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Monday, November 20, 2017

What The Idea Of Civilisational ‘Collapse’ Says About History, by Guy Middleton, Aeon

So we are primed by our cultural inheritance to see past collapses as apocalyptic events. As storytelling animals, tales of civilisational collapse are attractive – they have an internal consistency that gives them narrative logic. But there is also a psychological aspect to thinking about collapse past and present. Looking at past collapses, we can feel superior, technologically and morally, to earlier peoples and societies – we know why they failed and how we can succeed, our sense of progress is reinforced. There might be a tinge of schadenfreude even. Turning that to the possibility of near-future collapse, by imagining ourselves standing on the precipice of some epochal change, we make ourselves feel more important – we are living at a key time and we have the power to affect global civilisation, either positively or negatively.

The stories of the Maya and climate change, and the Easter Islanders’ ecocidal self-destruction, suit those who want to make a dramatic argument about our own mistreatment of the environment in modern times, and the possible fate of our own civilisation. They are dramatic, media-friendly, soundbite stories that convey moral and practical lessons, hence they are commonly found in environmental literature and the mass media. There has been a trend to explain other collapses in the same way. But such stories appropriate the histories of past and indigenous peoples, and construct them as modern Western-focused parables. They dwell on the supposed failures of pre-modern and non-Western societies rather than stressing their resilience in the face of difficulties or recalling the Western role in their eventual cultural destruction.

Science Has Outgrown The Human Mind, by Ahmed Alkhateeb, Quartz

The twin challenges of too much quantity and too little quality are rooted in the finite neurological capacity of the human mind. Scientists are deriving hypotheses from a smaller and smaller fraction of our collective knowledge and consequently, more and more, asking the wrong questions, or asking ones that have already been answered. Also, human creativity seems to depend increasingly on the stochasticity of previous experiences–particular life events that allow a researcher to notice something others do not. Although chance has always been a factor in scientific discovery, it is currently playing a much larger role than it should.

Will It Ever Be Sunday?, by Guy Bennett-Hunter, Los Angeles Review of Books

In a 1972 letter, Hannah Arendt speculates that a thinker has only one real thought in her life, everything else being nothing but variations on this single theme. First published in French in 2014, A Long Saturday is a short book of conversations between George Steiner and the journalist Laure Adler. The volume provides an overview of the main themes that have occupied Steiner’s mind throughout his life, but it also gives us reason to doubt Arendt’s conjecture. For while those of us familiar with Steiner’s oeuvre will hear in these conversations variations on familiar themes, we are left with no doubt as to the plurality of those themes. A Long Saturday shows Steiner to be a man of more than one book.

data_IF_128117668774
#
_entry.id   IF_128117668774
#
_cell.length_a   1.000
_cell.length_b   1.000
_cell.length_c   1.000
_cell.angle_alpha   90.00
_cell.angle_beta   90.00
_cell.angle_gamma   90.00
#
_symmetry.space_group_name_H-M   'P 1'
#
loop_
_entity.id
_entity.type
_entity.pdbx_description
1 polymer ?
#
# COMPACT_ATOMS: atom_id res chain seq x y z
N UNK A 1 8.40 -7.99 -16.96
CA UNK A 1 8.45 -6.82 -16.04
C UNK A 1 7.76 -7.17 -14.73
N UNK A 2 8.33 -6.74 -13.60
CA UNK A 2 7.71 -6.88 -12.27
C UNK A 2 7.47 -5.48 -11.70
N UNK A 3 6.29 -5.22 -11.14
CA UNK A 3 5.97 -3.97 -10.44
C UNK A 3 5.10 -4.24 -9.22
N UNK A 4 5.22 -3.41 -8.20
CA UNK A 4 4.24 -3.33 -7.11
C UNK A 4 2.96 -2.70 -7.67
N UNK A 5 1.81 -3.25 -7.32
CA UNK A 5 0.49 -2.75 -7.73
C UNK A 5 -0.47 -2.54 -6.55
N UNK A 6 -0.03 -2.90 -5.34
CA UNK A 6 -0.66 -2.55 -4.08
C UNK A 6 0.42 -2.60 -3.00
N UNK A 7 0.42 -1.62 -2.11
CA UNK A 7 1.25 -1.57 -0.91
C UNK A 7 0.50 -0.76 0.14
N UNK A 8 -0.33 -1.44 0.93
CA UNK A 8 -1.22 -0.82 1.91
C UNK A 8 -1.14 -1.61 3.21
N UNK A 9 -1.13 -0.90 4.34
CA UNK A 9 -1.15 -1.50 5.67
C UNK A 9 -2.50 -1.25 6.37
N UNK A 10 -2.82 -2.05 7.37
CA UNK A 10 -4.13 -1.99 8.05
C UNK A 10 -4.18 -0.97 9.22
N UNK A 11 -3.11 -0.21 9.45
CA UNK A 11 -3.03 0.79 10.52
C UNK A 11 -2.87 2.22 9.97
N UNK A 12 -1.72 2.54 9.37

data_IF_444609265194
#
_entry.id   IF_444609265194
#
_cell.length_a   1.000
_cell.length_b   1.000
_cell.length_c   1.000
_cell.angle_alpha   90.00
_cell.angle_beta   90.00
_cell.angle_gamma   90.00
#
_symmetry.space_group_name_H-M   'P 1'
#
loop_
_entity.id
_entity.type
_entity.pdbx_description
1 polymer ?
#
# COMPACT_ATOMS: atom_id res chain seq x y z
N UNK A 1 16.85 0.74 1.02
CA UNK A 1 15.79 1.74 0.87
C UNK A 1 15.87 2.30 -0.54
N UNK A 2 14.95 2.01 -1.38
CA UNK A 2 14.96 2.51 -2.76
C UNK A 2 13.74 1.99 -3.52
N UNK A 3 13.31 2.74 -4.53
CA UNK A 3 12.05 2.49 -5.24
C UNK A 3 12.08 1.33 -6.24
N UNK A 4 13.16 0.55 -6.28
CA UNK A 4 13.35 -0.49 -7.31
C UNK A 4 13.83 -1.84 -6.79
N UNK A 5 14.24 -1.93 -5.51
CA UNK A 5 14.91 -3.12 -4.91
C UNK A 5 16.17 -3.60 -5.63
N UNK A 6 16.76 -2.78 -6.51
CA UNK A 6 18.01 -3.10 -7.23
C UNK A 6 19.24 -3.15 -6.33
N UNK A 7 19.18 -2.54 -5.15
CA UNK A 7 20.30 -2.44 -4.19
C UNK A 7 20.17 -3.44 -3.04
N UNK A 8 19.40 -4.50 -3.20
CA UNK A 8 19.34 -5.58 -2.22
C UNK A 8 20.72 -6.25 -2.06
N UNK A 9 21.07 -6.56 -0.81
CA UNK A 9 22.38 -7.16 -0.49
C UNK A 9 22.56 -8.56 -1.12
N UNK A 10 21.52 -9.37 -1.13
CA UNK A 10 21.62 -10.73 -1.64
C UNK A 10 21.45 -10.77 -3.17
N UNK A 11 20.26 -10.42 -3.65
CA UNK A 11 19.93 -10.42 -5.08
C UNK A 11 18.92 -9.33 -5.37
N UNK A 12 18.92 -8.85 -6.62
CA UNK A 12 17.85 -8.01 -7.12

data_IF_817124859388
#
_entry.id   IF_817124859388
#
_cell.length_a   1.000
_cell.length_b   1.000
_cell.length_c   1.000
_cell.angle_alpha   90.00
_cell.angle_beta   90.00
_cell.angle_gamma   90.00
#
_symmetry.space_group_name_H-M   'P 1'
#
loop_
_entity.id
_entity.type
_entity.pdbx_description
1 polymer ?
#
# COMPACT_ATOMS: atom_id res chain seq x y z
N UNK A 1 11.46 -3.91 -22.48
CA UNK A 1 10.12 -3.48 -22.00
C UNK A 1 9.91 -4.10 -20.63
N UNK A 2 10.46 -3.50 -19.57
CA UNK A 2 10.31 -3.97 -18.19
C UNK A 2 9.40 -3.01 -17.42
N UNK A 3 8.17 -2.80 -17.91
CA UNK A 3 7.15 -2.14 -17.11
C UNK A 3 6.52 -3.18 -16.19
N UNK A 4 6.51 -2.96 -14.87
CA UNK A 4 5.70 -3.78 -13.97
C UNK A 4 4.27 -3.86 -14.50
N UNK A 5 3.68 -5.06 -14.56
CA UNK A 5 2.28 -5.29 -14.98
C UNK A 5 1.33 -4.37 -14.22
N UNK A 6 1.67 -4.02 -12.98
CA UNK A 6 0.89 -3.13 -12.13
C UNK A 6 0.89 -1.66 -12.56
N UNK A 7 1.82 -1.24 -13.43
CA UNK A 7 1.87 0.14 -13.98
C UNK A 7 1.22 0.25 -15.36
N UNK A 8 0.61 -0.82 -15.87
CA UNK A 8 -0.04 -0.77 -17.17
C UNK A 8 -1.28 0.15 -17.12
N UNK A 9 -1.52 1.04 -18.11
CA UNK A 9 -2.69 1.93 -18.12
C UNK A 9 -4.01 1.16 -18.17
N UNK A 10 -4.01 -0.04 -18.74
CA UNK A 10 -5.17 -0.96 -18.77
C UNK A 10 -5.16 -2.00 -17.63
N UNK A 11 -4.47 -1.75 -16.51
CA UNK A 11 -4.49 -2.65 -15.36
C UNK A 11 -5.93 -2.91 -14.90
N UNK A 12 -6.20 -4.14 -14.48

Real-Life Character Development, Or The Challenge Of David Rutschman’s Into Terrible Light, by Amy Wright, Ploughshares

Observation is the action, when we position ourselves alongside these characters and recognize them in ourselves. It is easier to find ennobling traits than repulsive ones, but both can move us, as if by red-inked workshop comments, to develop greater awareness of our own character and our dynamism, freedom, and complex humanity.

In 'Body Music,' Love Is Sweet, Sexy And A Touch Sentimental, by Etelka Lehoczky, NPR

The stories here are simple. Two people click at a baseball game in a city park. A cyclist stews about a lovers' quarrel. A couple try to recreate the conditions under which they first met. Maroh brings fervent lyricism to each situation, vaulting the characters into flights of eloquence. She writes like that intense, interestingly dressed girl from your high school who was always scribbling poetry in the back of her math notebook — only she's a lot nicer. When the brooding cyclist catches his front wheel in a hole and falls off his bike, he thinks not of his limbs but of his love. "It's physical — the terror of watching our relationship slip between our fingers like water, and we can't hold it back," he muses, lying on the ground. "Do we have to get this low to finally understand that the other person matters?"

What Mary Oliver’s Critics Don’t Understand, by Ruth Franklin, New Yorker

Oliver’s new book, “Devotions”, is unlikely to change the minds of detractors. It’s essentially a greatest-hits compilation. But for her fans—among whom I, unashamedly, count myself—it offers a welcome opportunity to consider her body of work as a whole. Part of the key to Oliver’s appeal is her accessibility: she writes blank verse in a conversational style, with no typographical gimmicks. But an equal part is that she offers her readers a spiritual release that they might not have realized they were looking for. Oliver is an ecstatic poet in the vein of her idols, who include Shelley, Keats, and Whitman. She tends to use nature as a springboard to the sacred, which is the beating heart of her work. Indeed, a number of the poems in this collection are explicitly formed as prayers, albeit unconventional ones.